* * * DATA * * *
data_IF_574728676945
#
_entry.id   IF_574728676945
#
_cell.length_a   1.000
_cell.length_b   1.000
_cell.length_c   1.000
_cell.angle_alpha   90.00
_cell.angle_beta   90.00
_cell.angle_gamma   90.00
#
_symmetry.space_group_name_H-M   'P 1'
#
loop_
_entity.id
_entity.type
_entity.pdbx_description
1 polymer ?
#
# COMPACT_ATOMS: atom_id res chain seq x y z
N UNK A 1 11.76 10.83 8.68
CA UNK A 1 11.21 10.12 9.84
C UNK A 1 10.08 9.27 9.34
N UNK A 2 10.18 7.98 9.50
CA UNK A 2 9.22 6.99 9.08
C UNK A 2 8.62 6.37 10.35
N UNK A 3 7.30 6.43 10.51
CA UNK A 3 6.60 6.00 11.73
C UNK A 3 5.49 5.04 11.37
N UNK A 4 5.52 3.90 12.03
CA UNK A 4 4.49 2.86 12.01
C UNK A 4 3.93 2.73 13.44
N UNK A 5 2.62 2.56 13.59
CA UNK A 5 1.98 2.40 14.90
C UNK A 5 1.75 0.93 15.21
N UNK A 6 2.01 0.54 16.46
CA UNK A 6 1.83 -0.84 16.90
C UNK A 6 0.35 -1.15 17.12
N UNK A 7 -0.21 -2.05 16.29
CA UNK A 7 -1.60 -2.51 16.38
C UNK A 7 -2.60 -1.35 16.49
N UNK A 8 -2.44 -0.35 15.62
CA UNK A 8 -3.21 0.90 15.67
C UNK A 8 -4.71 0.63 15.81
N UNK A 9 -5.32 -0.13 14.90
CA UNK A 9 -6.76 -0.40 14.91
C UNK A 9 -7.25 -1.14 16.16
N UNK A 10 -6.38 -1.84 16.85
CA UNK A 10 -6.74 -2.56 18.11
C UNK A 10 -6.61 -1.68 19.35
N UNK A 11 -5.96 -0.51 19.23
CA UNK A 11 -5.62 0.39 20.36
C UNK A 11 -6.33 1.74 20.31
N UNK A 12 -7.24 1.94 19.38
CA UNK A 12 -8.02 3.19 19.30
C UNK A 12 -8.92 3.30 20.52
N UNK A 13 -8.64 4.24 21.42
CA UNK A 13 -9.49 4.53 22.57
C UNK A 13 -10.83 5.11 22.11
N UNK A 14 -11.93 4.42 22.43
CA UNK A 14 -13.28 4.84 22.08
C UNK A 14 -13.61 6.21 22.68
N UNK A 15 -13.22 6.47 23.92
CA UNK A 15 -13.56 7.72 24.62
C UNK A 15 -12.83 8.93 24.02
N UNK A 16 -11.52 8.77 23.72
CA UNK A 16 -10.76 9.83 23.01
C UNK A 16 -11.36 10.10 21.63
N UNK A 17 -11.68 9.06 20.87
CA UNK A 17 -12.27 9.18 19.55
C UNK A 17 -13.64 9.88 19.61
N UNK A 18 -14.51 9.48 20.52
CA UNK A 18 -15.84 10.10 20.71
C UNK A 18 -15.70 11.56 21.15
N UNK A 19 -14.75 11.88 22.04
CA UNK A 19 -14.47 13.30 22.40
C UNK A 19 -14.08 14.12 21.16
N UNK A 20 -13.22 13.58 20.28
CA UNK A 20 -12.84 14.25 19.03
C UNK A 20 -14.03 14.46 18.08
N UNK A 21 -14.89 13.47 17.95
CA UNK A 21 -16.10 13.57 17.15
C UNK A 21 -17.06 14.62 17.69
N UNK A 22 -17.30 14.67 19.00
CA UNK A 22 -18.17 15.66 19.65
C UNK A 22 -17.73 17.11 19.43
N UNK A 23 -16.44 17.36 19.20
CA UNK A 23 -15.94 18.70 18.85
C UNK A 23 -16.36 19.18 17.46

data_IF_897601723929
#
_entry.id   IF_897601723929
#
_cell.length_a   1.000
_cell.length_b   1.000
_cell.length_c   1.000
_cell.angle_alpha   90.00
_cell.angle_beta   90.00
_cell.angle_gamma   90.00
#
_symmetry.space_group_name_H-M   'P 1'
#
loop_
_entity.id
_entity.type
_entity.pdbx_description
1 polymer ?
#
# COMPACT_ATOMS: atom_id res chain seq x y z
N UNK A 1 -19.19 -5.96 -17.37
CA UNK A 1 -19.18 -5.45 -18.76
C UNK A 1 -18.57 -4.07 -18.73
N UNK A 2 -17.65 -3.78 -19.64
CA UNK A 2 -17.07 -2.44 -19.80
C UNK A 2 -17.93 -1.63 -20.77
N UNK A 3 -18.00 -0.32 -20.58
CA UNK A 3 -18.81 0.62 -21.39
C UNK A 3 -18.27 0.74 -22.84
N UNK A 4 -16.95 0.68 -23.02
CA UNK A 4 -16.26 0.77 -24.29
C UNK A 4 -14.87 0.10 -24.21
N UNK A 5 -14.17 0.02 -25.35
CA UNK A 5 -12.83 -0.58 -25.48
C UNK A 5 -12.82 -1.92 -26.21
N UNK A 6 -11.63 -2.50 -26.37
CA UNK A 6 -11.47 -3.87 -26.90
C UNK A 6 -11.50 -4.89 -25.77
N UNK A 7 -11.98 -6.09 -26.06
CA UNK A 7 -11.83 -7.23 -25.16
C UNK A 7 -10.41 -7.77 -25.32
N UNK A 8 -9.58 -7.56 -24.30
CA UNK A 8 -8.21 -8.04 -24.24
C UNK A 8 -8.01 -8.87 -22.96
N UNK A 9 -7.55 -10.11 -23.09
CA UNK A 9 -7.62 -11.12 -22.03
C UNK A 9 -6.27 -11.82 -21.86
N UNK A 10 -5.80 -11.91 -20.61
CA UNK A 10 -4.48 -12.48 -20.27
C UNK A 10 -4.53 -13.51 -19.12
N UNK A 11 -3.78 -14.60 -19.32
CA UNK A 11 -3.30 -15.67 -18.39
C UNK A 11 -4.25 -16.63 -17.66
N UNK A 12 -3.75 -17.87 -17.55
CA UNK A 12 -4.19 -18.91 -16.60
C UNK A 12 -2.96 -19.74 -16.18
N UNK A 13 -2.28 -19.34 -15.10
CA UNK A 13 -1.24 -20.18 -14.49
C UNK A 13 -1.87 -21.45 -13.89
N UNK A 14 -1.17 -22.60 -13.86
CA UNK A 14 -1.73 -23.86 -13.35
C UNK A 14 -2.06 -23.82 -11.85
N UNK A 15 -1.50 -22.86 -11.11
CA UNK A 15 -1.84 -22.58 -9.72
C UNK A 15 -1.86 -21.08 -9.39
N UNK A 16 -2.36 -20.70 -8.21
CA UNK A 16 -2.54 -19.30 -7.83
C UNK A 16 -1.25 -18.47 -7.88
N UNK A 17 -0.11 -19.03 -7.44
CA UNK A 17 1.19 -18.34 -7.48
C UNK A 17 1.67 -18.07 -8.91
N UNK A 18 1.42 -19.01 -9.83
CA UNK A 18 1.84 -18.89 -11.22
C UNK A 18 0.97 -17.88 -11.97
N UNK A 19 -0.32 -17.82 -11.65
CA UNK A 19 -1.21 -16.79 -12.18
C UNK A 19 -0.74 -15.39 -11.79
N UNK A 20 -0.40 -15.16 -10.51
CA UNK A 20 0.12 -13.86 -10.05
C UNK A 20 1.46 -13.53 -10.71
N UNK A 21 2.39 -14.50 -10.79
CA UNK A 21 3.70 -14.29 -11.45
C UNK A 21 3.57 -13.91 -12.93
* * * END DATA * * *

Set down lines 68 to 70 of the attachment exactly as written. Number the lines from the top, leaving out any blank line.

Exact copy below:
C UNK A 16 -11.36 10.10 21.63
N UNK A 17 -11.68 9.06 20.87
CA UNK A 17 -12.27 9.18 19.55